Regardless of that inconvenient truth, the question on nuclear energy was the most divisive in the survey, according to the Times. Seven out of the 18 were in favor of new nuclear development, including Booker, Inslee, John Hickenlooper, and Amy Klobuchar. Bernie Sanders, one of the earlier proponents of the Green New Deal and the emissions target it centers around, is not in favor of new nuclear. Eight of the candidates either didn’t respond or had “strong reservations.”

“Nuclear energy is not ideal, by any stretch,” said Marianne Williamson, the spiritual healer who famously counseled Oprah Winfrey and is one of those with reservations. “But it is still head and shoulders above coal and natural gas.”

ADVERTISEMENT

In such a crowded field, it’s these minute differences between candidates that will help climate-conscious voters decide who’s serious about tackling rampant warming, among the many other issues facing the nation. As a presidential candidate, it’s easy enough to say you’ll reenter a climate agreement that nearly every other global leader supports. It’s much more difficult to speak with literacy about controversial topics like nuclear energy, or thorny emission reduction plans like a federal carbon tax. As election season heats up, these candidates will have to expound on the ways they aim to cool the planet down.


Report typos and corrections to: [email protected].
READ COMMENTS - JOIN THE DISCUSSION
Continue Reading

2020 Election

Former federal prosecutor explains how AG Barr could help Trump steal the election — and take the US to ‘a very dark place’

Published

on

Between the coronavirus pandemic, civil unrest in major U.S. cities, huge anti-racism protests, bitter political divisions, a heated Supreme Court battle and President Donald Trump’s ruthless voter suppression efforts, the United States’ 2020 presidential election is turning out to be even more chaotic than the elections of 2000 and 1968. Trump has a devoted loyalist in U.S. Attorney General William Barr, and former federal prosecutor Barbara McQuade discusses the effect he could have on the 2020 election in a disturbing op-ed published in the Washington Post on September 22.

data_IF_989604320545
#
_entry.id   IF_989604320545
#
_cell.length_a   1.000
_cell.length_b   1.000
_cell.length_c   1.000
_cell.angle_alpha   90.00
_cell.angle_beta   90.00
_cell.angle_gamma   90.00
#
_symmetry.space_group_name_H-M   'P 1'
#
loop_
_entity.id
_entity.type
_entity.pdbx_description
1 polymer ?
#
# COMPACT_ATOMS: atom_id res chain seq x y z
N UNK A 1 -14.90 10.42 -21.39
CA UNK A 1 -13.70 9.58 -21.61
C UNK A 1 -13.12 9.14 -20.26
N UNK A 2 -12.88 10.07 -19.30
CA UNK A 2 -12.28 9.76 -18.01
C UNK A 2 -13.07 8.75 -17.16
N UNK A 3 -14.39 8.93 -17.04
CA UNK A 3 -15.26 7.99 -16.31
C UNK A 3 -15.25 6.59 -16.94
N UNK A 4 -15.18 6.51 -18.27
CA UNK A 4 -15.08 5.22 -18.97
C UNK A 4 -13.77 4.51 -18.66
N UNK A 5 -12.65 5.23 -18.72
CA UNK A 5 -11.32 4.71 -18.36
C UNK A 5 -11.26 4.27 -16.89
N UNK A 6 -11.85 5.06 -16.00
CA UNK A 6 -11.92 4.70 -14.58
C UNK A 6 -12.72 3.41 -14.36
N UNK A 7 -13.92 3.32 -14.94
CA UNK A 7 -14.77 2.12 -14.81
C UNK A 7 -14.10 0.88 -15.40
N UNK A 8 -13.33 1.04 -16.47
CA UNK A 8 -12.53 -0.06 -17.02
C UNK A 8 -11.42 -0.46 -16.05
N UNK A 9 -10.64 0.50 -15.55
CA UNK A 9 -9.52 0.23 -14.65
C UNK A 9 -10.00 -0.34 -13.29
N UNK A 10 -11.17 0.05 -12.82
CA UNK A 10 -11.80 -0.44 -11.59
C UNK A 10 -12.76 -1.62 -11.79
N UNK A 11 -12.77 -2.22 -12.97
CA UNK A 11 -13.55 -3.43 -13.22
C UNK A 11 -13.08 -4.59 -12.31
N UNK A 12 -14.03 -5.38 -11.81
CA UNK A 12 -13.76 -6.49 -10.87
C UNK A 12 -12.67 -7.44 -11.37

Continue Reading

2020 Election

This one demographic shift could doom Trump’s 2020 campaign: elections expert

Published

on

Polling has consistently shown that President Donald Trump's strongest base of support comes from white Americans who do not have a college degree -- but new analysis shows that they might not be enough to carry him across the finish line this year.

Continue Reading
 

2020 Election

‘Expect violence from Trump supporters’: Paul Krugman issues dire warning of what’s to come in 2020 election

Published

on

New York Times columnist Paul Krugman on Wednesday issued a dire warning about what's to come in the 2020 presidential election, and he predicted that supporters of President Donald Trump would try to violently disrupt voting.

"I wonder how many people are ready for just how bad the next six weeks plus are going to be," Krugman wrote on Twitter. "This is going to be the most dangerous election since 1860, with substantial odds that America as we know it will be damaged or even destroyed."

Continue Reading
 
 
Democracy is in peril. Invest in progressive news. Join Raw Story Investigates for $1. Go ad-free. LEARN MORE